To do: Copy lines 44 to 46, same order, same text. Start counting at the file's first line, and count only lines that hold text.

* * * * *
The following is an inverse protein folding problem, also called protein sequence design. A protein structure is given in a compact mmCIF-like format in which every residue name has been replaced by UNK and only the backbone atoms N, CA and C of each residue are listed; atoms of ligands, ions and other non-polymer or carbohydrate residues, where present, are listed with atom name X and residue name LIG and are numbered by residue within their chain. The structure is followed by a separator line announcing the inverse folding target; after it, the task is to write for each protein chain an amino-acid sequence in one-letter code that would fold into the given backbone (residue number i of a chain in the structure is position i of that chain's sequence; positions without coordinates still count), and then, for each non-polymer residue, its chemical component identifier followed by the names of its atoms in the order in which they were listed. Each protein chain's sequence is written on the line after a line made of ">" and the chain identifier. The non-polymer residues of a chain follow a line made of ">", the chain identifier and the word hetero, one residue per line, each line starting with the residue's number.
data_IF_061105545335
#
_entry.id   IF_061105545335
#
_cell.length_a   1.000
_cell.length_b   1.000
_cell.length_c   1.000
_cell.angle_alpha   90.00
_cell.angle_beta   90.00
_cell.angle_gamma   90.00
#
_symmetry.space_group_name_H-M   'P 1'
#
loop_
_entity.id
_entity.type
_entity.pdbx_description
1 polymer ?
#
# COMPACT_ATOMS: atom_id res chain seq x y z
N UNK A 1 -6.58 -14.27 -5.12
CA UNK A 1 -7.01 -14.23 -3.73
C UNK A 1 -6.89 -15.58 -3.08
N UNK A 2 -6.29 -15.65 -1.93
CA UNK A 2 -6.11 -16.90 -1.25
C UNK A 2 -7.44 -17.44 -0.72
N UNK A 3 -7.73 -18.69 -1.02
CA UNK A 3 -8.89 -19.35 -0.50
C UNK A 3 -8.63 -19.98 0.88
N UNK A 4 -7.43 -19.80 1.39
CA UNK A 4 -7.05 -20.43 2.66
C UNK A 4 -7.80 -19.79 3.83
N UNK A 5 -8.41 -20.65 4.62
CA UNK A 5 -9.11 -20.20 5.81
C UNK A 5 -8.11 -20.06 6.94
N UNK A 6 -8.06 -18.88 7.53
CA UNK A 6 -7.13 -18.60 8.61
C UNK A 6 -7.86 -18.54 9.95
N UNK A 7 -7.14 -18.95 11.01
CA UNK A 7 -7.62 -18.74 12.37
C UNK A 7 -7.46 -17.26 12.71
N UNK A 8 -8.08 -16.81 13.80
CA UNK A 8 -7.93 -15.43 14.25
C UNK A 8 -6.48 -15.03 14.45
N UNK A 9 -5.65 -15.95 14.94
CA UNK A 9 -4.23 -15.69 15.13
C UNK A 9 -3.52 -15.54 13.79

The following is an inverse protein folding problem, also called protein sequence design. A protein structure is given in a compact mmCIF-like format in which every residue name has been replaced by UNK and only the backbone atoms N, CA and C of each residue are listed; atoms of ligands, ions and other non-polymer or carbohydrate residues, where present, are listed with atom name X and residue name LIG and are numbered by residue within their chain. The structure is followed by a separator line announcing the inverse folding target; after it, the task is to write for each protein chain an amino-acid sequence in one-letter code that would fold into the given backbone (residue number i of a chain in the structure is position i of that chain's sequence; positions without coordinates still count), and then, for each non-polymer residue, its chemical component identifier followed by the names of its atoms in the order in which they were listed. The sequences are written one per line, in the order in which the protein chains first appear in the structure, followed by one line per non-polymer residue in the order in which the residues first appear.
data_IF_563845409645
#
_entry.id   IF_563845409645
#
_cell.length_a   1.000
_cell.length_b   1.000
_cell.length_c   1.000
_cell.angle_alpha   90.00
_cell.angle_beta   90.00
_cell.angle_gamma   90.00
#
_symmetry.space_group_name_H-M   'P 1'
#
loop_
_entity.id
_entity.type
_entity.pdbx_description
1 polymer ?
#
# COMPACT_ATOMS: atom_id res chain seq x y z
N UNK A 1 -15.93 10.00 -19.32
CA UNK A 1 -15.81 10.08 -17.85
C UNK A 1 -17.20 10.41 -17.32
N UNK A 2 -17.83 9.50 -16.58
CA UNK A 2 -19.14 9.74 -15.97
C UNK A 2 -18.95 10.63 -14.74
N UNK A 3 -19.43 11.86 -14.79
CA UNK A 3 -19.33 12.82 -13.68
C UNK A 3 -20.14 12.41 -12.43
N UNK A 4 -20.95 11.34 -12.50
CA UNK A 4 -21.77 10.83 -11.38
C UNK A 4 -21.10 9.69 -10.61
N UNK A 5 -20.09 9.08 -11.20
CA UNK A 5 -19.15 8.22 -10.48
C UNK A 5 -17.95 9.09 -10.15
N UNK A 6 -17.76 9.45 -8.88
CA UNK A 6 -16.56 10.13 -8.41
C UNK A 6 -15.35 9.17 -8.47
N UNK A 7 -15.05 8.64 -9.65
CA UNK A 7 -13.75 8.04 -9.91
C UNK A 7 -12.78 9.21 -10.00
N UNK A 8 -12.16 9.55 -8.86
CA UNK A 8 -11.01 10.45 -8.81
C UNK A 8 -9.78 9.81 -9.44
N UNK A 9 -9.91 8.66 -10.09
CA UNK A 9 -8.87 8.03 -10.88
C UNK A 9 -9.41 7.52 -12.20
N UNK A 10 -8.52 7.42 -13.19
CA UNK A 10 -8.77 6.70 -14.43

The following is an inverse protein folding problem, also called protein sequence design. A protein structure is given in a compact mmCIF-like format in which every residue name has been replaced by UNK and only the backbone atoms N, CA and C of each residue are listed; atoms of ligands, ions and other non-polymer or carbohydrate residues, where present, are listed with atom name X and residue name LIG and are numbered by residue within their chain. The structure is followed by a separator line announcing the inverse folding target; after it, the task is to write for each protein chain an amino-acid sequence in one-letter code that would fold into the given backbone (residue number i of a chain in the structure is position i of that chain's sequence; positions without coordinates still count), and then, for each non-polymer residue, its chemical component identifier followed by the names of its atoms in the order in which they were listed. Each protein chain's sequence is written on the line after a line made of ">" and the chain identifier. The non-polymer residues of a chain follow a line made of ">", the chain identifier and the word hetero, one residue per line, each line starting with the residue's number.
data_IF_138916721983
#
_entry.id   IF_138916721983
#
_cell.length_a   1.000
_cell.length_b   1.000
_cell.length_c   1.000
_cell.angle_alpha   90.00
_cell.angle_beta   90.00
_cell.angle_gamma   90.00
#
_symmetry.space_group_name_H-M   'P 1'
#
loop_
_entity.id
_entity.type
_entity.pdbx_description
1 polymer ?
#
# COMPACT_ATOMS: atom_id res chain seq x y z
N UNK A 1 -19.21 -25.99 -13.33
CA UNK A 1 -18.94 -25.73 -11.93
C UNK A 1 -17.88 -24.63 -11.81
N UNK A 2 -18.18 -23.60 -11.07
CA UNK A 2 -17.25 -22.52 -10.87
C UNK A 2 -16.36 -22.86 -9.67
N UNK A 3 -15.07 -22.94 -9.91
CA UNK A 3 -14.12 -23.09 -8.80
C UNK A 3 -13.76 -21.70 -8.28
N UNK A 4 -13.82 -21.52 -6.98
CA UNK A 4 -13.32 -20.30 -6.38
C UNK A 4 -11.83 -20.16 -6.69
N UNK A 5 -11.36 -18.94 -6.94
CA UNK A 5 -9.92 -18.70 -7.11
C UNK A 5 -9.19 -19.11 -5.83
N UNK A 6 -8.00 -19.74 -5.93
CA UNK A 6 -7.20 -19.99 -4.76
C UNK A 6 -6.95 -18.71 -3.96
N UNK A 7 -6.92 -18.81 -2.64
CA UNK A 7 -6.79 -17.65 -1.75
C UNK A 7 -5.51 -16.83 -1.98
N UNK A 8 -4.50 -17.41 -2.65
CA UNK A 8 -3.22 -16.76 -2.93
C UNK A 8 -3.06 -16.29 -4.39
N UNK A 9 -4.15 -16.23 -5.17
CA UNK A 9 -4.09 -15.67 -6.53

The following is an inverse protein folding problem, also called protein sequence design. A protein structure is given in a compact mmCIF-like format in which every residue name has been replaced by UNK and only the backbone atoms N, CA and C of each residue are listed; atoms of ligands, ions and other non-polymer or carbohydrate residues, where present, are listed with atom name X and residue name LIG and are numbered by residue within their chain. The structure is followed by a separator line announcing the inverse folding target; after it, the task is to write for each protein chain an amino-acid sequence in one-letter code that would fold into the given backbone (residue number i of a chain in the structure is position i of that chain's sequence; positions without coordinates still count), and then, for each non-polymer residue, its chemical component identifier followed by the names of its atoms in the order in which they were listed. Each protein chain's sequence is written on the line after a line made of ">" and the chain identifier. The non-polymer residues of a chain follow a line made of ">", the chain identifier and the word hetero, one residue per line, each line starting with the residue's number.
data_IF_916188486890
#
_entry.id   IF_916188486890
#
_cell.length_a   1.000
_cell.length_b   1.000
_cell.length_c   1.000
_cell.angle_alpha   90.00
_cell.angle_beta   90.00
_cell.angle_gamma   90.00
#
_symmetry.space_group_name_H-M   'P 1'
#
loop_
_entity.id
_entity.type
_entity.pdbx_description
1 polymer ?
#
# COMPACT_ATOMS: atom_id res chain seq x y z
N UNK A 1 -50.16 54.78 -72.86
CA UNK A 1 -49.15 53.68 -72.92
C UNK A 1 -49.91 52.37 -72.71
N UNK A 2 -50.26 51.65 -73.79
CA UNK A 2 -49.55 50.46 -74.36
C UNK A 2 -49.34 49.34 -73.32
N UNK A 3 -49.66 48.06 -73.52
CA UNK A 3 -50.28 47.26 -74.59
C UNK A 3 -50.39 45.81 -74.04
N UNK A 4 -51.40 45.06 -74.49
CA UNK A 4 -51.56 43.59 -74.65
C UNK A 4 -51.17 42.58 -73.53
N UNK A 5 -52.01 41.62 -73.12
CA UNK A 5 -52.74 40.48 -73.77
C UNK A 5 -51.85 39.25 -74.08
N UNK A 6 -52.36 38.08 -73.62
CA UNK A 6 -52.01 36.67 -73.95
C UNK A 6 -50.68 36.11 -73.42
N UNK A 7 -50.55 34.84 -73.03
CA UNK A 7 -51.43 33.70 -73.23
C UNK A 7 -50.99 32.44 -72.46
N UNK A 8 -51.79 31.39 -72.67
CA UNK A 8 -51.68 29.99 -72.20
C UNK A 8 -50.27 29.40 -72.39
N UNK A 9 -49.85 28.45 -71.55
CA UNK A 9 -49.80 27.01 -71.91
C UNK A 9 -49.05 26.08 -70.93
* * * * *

CA UNK A 8 -7.93 -15.43 14.25
C UNK A 8 -6.48 -15.03 14.45
N UNK A 9 -5.65 -15.95 14.94